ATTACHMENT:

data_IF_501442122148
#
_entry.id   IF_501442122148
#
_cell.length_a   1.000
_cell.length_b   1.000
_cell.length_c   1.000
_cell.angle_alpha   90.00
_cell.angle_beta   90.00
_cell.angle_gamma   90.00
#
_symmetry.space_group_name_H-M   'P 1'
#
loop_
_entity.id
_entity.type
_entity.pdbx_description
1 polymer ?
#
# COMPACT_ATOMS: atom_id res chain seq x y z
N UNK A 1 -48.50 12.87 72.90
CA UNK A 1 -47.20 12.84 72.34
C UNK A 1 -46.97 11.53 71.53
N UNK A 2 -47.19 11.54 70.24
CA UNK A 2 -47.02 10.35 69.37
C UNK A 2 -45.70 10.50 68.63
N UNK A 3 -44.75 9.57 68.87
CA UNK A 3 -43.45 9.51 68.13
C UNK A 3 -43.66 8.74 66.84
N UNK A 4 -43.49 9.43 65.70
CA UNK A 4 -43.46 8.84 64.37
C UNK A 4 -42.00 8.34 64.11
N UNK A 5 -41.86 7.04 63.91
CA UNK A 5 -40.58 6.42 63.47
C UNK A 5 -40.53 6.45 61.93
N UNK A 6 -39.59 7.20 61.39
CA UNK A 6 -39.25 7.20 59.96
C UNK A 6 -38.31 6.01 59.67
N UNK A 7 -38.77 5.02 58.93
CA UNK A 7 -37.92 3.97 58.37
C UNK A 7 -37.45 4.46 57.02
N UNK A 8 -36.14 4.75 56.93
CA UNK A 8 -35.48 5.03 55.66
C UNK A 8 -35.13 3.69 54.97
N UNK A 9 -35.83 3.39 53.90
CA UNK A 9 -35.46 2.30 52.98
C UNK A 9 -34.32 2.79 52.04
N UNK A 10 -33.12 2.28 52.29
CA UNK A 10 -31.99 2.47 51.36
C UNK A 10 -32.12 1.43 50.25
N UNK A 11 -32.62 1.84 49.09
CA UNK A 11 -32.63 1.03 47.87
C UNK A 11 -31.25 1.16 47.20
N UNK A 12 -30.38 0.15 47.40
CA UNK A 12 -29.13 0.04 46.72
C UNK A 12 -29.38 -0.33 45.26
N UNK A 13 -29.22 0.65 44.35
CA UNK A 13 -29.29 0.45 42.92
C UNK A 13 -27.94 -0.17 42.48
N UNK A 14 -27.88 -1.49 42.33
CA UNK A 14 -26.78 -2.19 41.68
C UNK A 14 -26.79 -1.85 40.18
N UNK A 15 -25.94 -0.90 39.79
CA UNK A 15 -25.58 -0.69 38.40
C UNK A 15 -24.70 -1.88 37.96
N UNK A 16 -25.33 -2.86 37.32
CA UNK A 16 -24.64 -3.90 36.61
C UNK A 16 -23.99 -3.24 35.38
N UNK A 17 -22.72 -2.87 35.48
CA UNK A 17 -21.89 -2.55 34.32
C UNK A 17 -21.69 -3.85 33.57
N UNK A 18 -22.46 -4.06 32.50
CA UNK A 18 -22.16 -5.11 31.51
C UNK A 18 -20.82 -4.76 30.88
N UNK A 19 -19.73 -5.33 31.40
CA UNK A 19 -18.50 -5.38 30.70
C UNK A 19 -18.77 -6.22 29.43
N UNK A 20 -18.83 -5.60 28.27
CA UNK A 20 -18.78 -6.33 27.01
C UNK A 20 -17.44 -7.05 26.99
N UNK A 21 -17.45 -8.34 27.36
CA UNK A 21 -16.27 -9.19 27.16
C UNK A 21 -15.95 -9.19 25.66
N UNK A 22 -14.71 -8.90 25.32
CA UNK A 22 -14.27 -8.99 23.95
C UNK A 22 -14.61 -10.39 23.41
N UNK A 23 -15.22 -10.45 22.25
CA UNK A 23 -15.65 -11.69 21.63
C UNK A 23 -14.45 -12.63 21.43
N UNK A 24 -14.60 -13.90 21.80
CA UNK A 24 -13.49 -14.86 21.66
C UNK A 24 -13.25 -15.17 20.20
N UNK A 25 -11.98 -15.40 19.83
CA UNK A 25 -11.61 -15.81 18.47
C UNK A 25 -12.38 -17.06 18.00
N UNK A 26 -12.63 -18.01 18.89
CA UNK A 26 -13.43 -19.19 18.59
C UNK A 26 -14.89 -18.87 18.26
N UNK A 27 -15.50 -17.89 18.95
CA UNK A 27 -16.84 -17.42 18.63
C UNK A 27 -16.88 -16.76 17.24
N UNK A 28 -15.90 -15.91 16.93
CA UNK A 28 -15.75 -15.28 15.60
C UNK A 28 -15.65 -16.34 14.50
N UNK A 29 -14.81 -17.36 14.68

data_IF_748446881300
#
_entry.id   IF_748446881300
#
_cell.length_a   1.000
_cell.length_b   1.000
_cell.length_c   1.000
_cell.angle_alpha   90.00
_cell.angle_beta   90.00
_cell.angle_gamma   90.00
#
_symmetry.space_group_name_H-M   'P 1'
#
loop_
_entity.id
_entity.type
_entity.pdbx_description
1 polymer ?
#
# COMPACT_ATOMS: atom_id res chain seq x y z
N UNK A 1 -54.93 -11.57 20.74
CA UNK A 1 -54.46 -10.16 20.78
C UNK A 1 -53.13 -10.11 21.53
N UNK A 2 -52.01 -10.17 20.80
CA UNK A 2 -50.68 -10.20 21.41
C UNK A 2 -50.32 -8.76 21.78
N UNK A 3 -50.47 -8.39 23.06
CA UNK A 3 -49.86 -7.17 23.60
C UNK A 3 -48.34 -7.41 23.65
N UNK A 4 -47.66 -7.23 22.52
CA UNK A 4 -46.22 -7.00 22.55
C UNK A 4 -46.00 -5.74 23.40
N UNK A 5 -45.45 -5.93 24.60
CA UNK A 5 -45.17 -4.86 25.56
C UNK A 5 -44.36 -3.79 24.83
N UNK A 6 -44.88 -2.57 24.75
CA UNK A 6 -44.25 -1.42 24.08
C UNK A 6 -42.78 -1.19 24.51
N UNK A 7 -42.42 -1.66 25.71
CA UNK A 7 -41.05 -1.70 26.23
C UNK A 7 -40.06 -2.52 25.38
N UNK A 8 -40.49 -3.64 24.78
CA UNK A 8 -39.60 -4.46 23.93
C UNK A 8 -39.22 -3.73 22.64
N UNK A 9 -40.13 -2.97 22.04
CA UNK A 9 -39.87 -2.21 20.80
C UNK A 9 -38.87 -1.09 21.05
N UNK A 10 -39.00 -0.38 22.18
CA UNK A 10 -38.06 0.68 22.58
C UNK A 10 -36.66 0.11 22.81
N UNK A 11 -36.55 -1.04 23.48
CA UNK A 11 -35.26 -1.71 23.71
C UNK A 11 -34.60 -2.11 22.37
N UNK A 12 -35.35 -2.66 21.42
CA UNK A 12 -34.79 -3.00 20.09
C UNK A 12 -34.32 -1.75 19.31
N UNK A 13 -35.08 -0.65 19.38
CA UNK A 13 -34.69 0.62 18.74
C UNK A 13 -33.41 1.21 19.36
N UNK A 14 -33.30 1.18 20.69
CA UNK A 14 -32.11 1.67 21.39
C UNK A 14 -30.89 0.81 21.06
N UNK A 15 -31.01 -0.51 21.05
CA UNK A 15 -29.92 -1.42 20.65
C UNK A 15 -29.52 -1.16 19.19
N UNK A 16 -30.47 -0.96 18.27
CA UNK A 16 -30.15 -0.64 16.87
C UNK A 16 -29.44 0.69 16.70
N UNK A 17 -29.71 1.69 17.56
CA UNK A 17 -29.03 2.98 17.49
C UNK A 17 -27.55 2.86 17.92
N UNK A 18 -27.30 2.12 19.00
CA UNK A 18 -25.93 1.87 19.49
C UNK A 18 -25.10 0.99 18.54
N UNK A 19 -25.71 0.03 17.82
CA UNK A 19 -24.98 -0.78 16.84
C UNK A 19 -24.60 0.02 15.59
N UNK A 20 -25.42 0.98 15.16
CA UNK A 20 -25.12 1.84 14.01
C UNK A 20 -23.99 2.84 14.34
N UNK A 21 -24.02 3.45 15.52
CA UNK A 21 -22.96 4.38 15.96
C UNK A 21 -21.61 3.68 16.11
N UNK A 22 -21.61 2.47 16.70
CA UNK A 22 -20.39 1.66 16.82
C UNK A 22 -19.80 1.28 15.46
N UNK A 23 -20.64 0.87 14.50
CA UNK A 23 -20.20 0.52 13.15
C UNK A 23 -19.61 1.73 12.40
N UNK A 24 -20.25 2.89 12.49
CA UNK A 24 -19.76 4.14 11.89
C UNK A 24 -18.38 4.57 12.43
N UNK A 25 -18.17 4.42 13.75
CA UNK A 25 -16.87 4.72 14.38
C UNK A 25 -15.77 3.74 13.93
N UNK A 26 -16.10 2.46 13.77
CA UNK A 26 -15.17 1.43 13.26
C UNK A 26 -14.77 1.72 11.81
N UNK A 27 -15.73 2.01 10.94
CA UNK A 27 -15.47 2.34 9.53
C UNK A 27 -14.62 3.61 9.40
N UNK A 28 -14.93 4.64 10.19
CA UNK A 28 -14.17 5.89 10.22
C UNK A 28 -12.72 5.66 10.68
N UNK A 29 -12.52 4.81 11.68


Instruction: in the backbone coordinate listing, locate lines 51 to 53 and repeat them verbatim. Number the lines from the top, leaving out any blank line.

N UNK A 11 -32.62 1.84 49.09
CA UNK A 11 -32.63 1.03 47.87
C UNK A 11 -31.25 1.16 47.20